August brings along a meaningful celebration that goes beyond just commerce – it's Black Business Month, a dedicated time to recognize, uplift, and amplify the achievements of Black entrepreneurs. From local eateries to tech startups, Black-owned businesses have made their mark in diverse industries, shaping communities, and driving economic growth. This month is a reminder of the importance of supporting these businesses, not just for their success, but for the profound impact they have on our society.
Unaddressed Disparities: Black Consumer Spending vs. Wealth Creation
An important facet of the racial wealth gap lies in the discrepancy between Black consumer spending and the creation of wealth within the community. Despite contributing significantly to the overall economy through consumer spending, the wealth generated often doesn't circulate back into the Black community. Black consumers spend roughly $300—850 billion each year on goods and services. Imagine the transformative potential if a substantial portion of the $320—850 billion spent annually by Black consumers was redirected toward Black-owned businesses. This redirection can bridge economic disparities, close the wealth gap, and uplift the Black community.
Black-owned businesses have the potential to change the narrative surrounding the Black dollar and the persistent wealth gap. If we consider the immense purchasing power within the Black consumer market, which is projected to reach $1.8 trillion by 2023 and channel a significant portion of that towards Black-owned businesses, we can create a transformative impact. By consciously choosing to support Black entrepreneurs, we contribute to the growth and success of businesses that are often underserved and overlooked. This intentional support not only fuels economic empowerment but also directly addresses the wealth gap that has historically disadvantaged Black households. As these businesses flourish, they generate jobs, create opportunities for skill development, and reinvest in the community.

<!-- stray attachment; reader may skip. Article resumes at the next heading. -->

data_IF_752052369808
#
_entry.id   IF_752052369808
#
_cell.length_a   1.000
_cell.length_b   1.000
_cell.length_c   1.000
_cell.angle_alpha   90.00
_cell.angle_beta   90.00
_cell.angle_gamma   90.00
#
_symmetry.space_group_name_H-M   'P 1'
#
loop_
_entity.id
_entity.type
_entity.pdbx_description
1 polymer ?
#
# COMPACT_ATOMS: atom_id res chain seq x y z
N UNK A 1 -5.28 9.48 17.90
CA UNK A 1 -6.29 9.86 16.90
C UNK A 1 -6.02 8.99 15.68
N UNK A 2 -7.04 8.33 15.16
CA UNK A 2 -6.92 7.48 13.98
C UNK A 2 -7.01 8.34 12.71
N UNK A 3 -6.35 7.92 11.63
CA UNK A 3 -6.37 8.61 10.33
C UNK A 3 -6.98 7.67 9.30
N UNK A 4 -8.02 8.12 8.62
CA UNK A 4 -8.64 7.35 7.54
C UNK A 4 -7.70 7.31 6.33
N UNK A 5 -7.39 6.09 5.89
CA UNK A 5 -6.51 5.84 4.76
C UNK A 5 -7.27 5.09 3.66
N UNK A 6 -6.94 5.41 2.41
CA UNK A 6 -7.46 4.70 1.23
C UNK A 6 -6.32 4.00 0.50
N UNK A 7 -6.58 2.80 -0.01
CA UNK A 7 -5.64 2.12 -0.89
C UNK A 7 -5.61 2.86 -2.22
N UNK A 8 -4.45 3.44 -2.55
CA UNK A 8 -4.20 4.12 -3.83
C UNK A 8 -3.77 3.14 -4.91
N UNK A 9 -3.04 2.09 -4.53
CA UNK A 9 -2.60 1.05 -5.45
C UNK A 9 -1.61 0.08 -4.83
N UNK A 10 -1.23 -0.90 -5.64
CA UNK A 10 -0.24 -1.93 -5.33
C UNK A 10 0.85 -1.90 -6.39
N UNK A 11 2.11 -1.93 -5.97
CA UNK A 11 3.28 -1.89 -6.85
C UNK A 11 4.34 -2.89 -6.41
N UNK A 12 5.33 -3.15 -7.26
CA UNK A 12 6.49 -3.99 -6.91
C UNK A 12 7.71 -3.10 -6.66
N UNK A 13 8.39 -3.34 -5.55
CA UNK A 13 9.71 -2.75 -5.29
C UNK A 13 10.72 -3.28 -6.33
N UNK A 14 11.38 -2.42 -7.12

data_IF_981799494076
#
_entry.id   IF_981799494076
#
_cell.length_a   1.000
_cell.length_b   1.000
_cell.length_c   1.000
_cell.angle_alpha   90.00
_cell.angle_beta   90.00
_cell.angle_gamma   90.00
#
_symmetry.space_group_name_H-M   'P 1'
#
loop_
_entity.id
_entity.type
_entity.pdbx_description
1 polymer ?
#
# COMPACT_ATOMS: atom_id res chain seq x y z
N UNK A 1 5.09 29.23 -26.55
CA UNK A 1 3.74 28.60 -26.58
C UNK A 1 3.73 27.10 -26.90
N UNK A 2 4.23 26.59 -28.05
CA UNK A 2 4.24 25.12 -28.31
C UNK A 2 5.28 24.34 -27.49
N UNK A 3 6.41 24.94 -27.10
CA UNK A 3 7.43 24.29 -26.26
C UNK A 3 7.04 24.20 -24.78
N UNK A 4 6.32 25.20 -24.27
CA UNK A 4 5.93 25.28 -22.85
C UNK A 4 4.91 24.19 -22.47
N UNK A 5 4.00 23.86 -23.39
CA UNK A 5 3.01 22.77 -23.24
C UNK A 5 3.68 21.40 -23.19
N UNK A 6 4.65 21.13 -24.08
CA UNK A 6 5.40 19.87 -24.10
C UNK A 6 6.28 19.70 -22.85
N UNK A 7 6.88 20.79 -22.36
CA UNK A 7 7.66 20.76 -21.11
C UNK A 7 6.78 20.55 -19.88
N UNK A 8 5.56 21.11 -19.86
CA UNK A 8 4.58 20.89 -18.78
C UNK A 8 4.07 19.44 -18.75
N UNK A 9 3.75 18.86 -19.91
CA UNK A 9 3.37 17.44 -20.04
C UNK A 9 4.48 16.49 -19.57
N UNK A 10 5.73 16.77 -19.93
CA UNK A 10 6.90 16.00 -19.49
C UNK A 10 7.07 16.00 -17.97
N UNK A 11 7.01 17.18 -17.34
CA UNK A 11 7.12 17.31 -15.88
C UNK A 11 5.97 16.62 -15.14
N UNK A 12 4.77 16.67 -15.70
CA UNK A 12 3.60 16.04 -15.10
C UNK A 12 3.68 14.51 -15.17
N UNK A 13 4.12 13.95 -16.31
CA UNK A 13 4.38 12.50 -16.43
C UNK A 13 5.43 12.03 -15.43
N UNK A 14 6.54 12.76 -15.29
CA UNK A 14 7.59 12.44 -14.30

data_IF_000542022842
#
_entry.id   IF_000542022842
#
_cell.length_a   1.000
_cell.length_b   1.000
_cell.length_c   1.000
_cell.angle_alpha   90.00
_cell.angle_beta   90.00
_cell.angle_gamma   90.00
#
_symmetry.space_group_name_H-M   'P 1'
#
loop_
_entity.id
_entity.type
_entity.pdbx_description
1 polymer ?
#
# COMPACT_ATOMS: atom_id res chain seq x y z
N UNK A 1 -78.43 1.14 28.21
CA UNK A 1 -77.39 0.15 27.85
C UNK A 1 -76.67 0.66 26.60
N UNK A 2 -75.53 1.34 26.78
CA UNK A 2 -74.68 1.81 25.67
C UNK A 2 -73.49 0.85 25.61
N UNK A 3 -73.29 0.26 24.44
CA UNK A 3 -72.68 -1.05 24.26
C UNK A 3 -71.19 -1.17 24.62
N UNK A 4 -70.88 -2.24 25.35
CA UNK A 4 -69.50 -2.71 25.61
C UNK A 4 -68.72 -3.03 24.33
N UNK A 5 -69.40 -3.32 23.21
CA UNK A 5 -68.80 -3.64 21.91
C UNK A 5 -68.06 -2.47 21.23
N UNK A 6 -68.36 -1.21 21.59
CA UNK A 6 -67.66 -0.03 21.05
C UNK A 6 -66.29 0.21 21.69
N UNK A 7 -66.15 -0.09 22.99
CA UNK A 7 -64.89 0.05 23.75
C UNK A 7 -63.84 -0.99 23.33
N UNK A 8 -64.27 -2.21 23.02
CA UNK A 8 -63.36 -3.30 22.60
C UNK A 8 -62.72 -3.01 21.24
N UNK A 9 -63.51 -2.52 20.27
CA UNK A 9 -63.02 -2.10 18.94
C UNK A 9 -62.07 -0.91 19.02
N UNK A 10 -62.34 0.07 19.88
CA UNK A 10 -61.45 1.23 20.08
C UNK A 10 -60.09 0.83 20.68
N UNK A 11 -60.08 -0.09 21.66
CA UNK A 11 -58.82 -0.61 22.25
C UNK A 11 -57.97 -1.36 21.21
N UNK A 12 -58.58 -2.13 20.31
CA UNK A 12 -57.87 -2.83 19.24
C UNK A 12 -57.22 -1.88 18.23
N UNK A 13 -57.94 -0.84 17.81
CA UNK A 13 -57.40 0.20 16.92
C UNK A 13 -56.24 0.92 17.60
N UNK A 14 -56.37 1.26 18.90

Ebony Paul-Harris and Brown Suga
Black-owned businesses stand as pillars of economic growth, job creation, and community enrichment. This truth resonates strongly in the heart of Kansas. One such remarkable entrepreneur is Ebony Paul-Harris alongside her sister, Asia Lockett and mother, Reba Paul. This mom-and-daughter collaboration is the visionary owners of Brown Suga in Olathe, Kansas.
Brown Suga is more than a bakery; it's a culmination of passion, innovation, and the love for creating extraordinary treats. The mouthwatering cookies seem to tell stories with their flavors, Ebony Paul-Harris has breathed life into a culinary haven that goes beyond baked goods. With each creation, she meticulously crafts not just a treat but an experience that lingers on the taste buds and in the memories of her patrons. You can support Brown Suga by ordering online at www.brownsugabakes.com or visiting the store at 1066 W Santa Fe St, Olathe, KS 66061.
A Collaborative Effort
Kansas is making significant strides in recognizing the value of Black entrepreneurship. Governor Kelly's proclamation on July 28, 2023, designating the first week of August as Black Entrepreneur Week, underscores the growing commitment to supporting Black-owned businesses. This official recognition reinforces the importance of empowering Black entrepreneurs, both as a reflection of their contributions and as a catalyst for systemic change.
A Call to Action
As consumers, we hold immense power in our purchasing decisions. During Black Business Month and beyond, let's choose to support Black-owned businesses in our neighborhoods. By doing so, we contribute to the circulation of the Black dollar within the community, fostering economic empowerment and resilience.
Black Business Month is a celebration of more than just entrepreneurship; it's a testament to the enduring strength, innovation, and determination of Black individuals in the face of adversity. It's a reminder that our dollars have the power to spark change, drive progress, and uplift entire communities.
So, as you explore your local neighborhoods and shop for products and services, consider seeking out and supporting Black-owned businesses. Your support isn't just about the transaction; it's about contributing to a more just and inclusive society where economic opportunities are accessible to all, regardless of their background.
Check out these directories to find Black-owned businesses in your neighborhood.